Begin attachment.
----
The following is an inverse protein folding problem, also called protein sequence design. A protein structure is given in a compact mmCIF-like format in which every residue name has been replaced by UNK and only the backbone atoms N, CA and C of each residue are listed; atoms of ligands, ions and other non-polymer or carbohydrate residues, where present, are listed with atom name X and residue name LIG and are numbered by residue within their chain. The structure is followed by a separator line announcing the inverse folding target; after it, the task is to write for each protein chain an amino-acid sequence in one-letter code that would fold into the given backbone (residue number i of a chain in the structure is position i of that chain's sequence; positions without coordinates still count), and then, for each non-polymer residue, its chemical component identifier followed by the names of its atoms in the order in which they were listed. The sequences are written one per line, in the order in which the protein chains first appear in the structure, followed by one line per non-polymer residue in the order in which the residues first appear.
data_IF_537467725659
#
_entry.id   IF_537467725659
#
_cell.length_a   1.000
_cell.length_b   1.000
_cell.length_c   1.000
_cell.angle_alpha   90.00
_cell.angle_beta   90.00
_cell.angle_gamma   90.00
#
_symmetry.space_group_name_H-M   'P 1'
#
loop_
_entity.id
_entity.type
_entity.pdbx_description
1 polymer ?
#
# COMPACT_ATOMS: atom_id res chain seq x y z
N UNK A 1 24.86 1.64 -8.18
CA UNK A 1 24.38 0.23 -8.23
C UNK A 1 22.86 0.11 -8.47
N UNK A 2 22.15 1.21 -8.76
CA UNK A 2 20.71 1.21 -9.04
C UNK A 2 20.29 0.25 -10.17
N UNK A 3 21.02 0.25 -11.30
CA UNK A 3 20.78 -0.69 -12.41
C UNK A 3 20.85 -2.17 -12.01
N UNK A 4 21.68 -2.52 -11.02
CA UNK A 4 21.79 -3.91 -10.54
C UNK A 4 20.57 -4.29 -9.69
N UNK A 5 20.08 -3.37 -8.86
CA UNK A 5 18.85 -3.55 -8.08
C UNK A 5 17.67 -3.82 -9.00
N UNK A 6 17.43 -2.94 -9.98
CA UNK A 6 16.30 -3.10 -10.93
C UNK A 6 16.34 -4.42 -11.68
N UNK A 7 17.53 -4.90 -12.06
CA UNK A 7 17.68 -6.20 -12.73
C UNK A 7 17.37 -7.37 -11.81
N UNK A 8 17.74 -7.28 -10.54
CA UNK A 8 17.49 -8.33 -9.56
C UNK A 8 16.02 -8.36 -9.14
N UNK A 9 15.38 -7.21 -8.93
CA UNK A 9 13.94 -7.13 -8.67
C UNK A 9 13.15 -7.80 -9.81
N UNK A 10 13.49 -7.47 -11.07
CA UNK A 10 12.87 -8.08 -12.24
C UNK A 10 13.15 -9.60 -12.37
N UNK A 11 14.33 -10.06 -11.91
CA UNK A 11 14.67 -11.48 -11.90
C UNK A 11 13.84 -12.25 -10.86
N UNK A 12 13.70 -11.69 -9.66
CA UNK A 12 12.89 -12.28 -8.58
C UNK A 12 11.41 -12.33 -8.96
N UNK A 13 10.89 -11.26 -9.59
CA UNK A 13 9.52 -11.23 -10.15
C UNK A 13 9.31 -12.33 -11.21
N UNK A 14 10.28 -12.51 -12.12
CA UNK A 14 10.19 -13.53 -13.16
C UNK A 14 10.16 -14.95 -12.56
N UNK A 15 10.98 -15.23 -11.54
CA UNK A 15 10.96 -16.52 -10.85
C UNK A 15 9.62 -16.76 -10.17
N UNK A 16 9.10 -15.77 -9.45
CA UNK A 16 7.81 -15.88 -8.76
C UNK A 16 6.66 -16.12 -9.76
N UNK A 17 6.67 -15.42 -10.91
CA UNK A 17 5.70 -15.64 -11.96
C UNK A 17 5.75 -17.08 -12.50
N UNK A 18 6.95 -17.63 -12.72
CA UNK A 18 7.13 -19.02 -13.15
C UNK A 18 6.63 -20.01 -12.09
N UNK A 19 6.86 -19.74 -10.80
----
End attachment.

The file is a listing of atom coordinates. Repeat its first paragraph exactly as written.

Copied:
The following is an inverse protein folding problem, also called protein sequence design. A protein structure is given in a compact mmCIF-like format in which every residue name has been replaced by UNK and only the backbone atoms N, CA and C of each residue are listed; atoms of ligands, ions and other non-polymer or carbohydrate residues, where present, are listed with atom name X and residue name LIG and are numbered by residue within their chain. The structure is followed by a separator line announcing the inverse folding target; after it, the task is to write for each protein chain an amino-acid sequence in one-letter code that would fold into the given backbone (residue number i of a chain in the structure is position i of that chain's sequence; positions without coordinates still count), and then, for each non-polymer residue, its chemical component identifier followed by the names of its atoms in the order in which they were listed. The sequences are written one per line, in the order in which the protein chains first appear in the structure, followed by one line per non-polymer residue in the order in which the residues first appear.